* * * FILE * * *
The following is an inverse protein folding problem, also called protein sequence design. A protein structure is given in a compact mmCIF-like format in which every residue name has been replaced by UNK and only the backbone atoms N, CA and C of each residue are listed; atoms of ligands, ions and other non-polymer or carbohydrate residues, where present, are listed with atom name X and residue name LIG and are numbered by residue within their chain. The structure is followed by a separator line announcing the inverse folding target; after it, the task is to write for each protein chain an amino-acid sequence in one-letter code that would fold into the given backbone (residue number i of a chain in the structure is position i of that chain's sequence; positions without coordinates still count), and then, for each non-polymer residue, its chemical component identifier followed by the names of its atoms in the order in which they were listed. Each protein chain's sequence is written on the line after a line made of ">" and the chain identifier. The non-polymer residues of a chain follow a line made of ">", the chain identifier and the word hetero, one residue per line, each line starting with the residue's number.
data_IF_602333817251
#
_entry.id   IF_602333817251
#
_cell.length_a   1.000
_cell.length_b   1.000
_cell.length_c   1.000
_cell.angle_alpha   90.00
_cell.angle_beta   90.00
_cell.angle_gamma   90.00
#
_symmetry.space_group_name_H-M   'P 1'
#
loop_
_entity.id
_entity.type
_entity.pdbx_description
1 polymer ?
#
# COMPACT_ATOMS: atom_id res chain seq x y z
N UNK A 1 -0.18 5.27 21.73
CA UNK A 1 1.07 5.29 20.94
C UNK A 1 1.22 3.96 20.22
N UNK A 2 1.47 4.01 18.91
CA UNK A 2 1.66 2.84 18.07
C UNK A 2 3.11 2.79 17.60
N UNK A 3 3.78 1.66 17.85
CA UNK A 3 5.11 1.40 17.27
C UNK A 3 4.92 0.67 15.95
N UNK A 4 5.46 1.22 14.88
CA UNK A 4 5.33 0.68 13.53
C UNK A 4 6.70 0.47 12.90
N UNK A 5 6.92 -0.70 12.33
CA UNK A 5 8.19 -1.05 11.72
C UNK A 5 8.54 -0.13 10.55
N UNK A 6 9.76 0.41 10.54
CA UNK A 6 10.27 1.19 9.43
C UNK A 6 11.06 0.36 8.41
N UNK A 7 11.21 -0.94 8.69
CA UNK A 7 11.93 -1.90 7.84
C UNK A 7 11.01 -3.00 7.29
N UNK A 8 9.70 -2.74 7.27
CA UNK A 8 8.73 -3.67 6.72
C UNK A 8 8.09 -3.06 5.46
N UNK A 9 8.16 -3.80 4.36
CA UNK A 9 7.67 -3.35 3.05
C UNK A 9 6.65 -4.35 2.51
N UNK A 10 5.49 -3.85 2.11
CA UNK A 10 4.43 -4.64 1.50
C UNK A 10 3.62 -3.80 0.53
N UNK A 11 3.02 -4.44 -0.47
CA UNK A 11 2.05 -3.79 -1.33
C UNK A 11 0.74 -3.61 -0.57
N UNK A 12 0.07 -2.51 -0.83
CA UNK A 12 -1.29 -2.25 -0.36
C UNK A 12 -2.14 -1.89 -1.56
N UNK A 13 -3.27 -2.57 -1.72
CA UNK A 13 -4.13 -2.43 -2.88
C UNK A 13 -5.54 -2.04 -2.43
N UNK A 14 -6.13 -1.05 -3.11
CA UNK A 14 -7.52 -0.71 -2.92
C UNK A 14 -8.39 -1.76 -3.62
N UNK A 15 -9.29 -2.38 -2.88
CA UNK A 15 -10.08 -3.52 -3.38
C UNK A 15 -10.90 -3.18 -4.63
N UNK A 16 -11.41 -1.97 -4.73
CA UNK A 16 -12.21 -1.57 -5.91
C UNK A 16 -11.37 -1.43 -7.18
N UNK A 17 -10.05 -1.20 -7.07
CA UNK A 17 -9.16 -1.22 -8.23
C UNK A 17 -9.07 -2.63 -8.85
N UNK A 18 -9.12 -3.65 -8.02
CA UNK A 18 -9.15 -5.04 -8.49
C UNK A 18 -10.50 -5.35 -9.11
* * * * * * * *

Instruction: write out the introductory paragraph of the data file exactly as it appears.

The following is an inverse protein folding problem, also called protein sequence design. A protein structure is given in a compact mmCIF-like format in which every residue name has been replaced by UNK and only the backbone atoms N, CA and C of each residue are listed; atoms of ligands, ions and other non-polymer or carbohydrate residues, where present, are listed with atom name X and residue name LIG and are numbered by residue within their chain. The structure is followed by a separator line announcing the inverse folding target; after it, the task is to write for each protein chain an amino-acid sequence in one-letter code that would fold into the given backbone (residue number i of a chain in the structure is position i of that chain's sequence; positions without coordinates still count), and then, for each non-polymer residue, its chemical component identifier followed by the names of its atoms in the order in which they were listed. Each protein chain's sequence is written on the line after a line made of ">" and the chain identifier. The non-polymer residues of a chain follow a line made of ">", the chain identifier and the word hetero, one residue per line, each line starting with the residue's number.